Features, Interviews

Panopticons and Metalcore Book Clubs: A Conversation with Silent Planet’s Garrett Russell

garrett2If you never thought you’d see discussions about Goya on a music video, you clearly don’t know Silent Planet. In fact, melding philosophical and literary theory with mind-melting metalcore and religious ideology is only the tip of the iceberg for Garrett Russell, enigmatic frontman and screamer of the group. The band’s creative approach on their 2014 debut album The Night God Slept drew them a cult following in the genre, and now in just a few short weeks, he and the rest of Silent Planet will be setting out on the Vans Warped Tour to spend two months alternating between the pleasant AC of a tour bus and the scorchingly hot blacktop of Warped venues. Before he and his bandmates set off, I asked him about philosophy, misogyny in metal, and his take on concept albums (the newest of which will be out July 1st).

Ruby Johnson: For your EP lastsleep (1944-1946), did you set out planning to write a concept album? How did that concept really emerge?

Garrett Russell: We had stories written about different women throughout time who have overcome all these incredible kind of evil forces to bear life through the world. We were writing a full length at the time, but we really wanted to get some of the music out there because we weren’t able to release the full-length quite yet. So we decided to take two songs off of that full length and release them individually, and those two–musically and lyrically–are kind of interesting in that those two specifically had to do with 1944, 1945, and 1946. We kind of released that little window of time from the upcoming album [on the EP lastsleep].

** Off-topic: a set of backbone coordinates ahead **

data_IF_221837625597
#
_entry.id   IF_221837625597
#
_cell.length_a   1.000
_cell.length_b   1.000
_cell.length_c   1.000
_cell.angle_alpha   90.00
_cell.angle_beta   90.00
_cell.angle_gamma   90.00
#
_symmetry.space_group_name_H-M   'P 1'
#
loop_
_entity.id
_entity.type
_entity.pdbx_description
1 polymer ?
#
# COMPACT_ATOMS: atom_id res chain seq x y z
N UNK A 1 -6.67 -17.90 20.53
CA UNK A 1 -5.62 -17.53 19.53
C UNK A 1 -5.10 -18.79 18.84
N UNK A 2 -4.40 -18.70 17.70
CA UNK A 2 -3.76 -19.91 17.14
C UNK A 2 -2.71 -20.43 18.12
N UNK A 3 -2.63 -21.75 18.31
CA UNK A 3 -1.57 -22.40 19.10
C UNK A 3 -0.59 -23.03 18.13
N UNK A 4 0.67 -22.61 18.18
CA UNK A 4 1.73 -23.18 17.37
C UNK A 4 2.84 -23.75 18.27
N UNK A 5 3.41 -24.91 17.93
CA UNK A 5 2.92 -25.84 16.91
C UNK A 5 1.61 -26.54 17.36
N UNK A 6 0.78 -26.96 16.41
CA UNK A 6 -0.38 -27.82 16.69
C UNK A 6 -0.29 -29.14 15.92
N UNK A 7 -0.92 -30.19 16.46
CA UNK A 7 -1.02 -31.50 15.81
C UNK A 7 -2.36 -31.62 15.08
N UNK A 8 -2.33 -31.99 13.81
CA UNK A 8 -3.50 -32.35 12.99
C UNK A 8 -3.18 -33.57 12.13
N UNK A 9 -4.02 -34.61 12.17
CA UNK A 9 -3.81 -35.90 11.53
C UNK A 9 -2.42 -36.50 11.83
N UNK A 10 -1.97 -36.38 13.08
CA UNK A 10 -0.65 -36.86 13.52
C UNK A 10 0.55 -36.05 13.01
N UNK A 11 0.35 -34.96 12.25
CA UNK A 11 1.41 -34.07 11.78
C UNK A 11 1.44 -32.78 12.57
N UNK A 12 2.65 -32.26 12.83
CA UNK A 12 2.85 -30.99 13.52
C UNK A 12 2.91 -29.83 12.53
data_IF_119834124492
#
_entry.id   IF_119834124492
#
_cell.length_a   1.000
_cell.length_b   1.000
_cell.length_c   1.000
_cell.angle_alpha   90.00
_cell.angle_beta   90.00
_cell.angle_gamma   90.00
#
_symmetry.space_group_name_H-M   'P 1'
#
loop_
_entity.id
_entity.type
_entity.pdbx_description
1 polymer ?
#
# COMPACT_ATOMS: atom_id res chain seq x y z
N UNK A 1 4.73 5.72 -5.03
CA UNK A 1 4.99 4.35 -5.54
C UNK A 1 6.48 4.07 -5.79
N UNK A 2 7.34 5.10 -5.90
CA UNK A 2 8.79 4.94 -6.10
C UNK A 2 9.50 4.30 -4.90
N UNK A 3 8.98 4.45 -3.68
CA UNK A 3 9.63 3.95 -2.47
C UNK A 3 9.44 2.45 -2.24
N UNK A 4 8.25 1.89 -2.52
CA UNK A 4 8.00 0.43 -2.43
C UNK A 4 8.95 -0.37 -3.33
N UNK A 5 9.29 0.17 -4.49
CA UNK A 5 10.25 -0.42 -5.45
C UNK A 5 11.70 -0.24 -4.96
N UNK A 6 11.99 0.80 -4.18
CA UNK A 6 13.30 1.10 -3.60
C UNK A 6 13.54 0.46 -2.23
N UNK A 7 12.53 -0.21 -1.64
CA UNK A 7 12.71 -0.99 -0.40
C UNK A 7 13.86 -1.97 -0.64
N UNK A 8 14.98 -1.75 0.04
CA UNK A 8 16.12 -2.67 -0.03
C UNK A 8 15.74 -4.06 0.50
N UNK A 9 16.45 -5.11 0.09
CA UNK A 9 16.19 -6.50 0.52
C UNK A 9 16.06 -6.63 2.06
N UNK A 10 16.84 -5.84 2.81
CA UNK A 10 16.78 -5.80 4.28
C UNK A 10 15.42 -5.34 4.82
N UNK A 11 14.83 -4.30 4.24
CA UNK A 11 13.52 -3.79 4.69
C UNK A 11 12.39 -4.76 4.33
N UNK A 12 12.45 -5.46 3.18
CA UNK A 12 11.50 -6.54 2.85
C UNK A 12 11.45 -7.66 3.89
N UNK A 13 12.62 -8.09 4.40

RJ: I did notice that about a lot of the songs on The Night God Slept are about women which is really unique, especially from a band involved in the alternative and metal scenes, since there’s sometimes a lot of misogyny in those scenes. Have you witnessed a lot of misogyny? Do you think it’s a big problem for the community?

GR: So much misogyny. I guess a lot of people wouldn’t think it’s a problem, but I think it is, and I think that maybe it’s just an American problem. I think that in metal, a lot of bands that are popular write about women in a degrading way and sometimes it’s a very categorical way to think about women’s lives, like the idea that she’s always there for you when you need her and stuff. That in itself is a bit sexist too, having women function on your terms rather than viewing them as people. A lot of bands in our music scene market to that, going out of their way to justify [their treatment of women in music] to try to get popular, and it’s gross, and it sucks, and usually the bands that do that suck. But they’re popular, and somehow got a foothold in the music scene. But I do think we’re changing [as a scene]. I see a lot of bands here challenging that, especially bands that have females in their bands that are just incredible, like Abby from Household, and people at the top like Kevin Lyman who are trying to change that. I do think things are changing, hopefully.

RJ: Your new song “Panic Room” addresses PTSD and issues that affect our veterans. For your new album Everything Was Sound [out July 1st], should we be expecting a concept album revolving around issues with veterans and/or war?